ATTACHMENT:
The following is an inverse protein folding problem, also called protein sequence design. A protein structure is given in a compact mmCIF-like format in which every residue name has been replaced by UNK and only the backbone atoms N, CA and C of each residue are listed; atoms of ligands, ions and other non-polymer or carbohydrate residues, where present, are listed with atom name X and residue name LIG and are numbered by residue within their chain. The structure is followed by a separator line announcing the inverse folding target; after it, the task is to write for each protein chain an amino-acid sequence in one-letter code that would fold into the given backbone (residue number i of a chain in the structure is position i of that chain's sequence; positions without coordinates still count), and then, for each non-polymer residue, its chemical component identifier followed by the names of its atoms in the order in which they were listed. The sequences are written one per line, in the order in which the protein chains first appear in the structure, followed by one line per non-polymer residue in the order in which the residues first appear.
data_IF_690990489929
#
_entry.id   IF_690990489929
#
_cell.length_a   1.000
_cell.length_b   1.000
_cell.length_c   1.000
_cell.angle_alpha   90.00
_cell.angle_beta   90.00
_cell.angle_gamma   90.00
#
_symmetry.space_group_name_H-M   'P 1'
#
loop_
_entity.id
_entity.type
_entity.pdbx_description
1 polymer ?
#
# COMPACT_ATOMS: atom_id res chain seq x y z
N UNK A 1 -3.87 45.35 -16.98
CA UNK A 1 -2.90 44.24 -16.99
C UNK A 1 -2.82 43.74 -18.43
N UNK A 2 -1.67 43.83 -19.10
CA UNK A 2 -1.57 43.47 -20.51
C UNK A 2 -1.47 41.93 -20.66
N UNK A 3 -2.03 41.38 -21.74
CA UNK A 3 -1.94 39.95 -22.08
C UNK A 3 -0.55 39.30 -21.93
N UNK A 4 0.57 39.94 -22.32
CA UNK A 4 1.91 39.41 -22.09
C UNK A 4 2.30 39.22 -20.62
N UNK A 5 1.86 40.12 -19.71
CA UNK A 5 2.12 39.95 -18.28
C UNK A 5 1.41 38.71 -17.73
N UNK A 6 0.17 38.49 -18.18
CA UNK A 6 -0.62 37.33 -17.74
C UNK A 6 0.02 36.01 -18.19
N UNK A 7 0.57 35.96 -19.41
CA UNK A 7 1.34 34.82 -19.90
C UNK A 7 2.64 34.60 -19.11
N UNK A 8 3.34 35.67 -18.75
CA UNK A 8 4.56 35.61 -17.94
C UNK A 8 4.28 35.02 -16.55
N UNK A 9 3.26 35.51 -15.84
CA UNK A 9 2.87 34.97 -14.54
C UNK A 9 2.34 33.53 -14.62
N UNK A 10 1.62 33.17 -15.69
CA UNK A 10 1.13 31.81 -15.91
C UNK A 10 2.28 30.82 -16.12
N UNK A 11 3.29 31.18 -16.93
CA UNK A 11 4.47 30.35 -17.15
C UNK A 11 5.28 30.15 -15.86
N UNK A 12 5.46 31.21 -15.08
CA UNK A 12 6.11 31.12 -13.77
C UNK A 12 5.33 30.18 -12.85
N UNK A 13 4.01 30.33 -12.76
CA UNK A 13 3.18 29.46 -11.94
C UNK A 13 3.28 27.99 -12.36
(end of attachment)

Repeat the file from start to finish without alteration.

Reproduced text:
The following is an inverse protein folding problem, also called protein sequence design. A protein structure is given in a compact mmCIF-like format in which every residue name has been replaced by UNK and only the backbone atoms N, CA and C of each residue are listed; atoms of ligands, ions and other non-polymer or carbohydrate residues, where present, are listed with atom name X and residue name LIG and are numbered by residue within their chain. The structure is followed by a separator line announcing the inverse folding target; after it, the task is to write for each protein chain an amino-acid sequence in one-letter code that would fold into the given backbone (residue number i of a chain in the structure is position i of that chain's sequence; positions without coordinates still count), and then, for each non-polymer residue, its chemical component identifier followed by the names of its atoms in the order in which they were listed. The sequences are written one per line, in the order in which the protein chains first appear in the structure, followed by one line per non-polymer residue in the order in which the residues first appear.
data_IF_690990489929
#
_entry.id   IF_690990489929
#
_cell.length_a   1.000
_cell.length_b   1.000
_cell.length_c   1.000
_cell.angle_alpha   90.00
_cell.angle_beta   90.00
_cell.angle_gamma   90.00
#
_symmetry.space_group_name_H-M   'P 1'
#
loop_
_entity.id
_entity.type
_entity.pdbx_description
1 polymer ?
#
# COMPACT_ATOMS: atom_id res chain seq x y z
N UNK A 1 -3.87 45.35 -16.98
CA UNK A 1 -2.90 44.24 -16.99
C UNK A 1 -2.82 43.74 -18.43
N UNK A 2 -1.67 43.83 -19.10
CA UNK A 2 -1.57 43.47 -20.51
C UNK A 2 -1.47 41.93 -20.66
N UNK A 3 -2.03 41.38 -21.74
CA UNK A 3 -1.94 39.95 -22.08
C UNK A 3 -0.55 39.30 -21.93
N UNK A 4 0.57 39.94 -22.32
CA UNK A 4 1.91 39.41 -22.09
C UNK A 4 2.30 39.22 -20.62
N UNK A 5 1.86 40.12 -19.71
CA UNK A 5 2.12 39.95 -18.28
C UNK A 5 1.41 38.71 -17.73
N UNK A 6 0.17 38.49 -18.18
CA UNK A 6 -0.62 37.33 -17.74
C UNK A 6 0.02 36.01 -18.19
N UNK A 7 0.57 35.96 -19.41
CA UNK A 7 1.34 34.82 -19.90
C UNK A 7 2.64 34.60 -19.11
N UNK A 8 3.34 35.67 -18.75
CA UNK A 8 4.56 35.61 -17.94
C UNK A 8 4.28 35.02 -16.55
N UNK A 9 3.26 35.51 -15.84
CA UNK A 9 2.87 34.97 -14.54
C UNK A 9 2.34 33.53 -14.62
N UNK A 10 1.62 33.17 -15.69
CA UNK A 10 1.13 31.81 -15.91
C UNK A 10 2.28 30.82 -16.12
N UNK A 11 3.29 31.18 -16.93
CA UNK A 11 4.47 30.35 -17.15
C UNK A 11 5.28 30.15 -15.86
N UNK A 12 5.46 31.21 -15.08
CA UNK A 12 6.11 31.12 -13.77
C UNK A 12 5.33 30.18 -12.85
N UNK A 13 4.01 30.33 -12.76
CA UNK A 13 3.18 29.46 -11.94
C UNK A 13 3.28 27.99 -12.36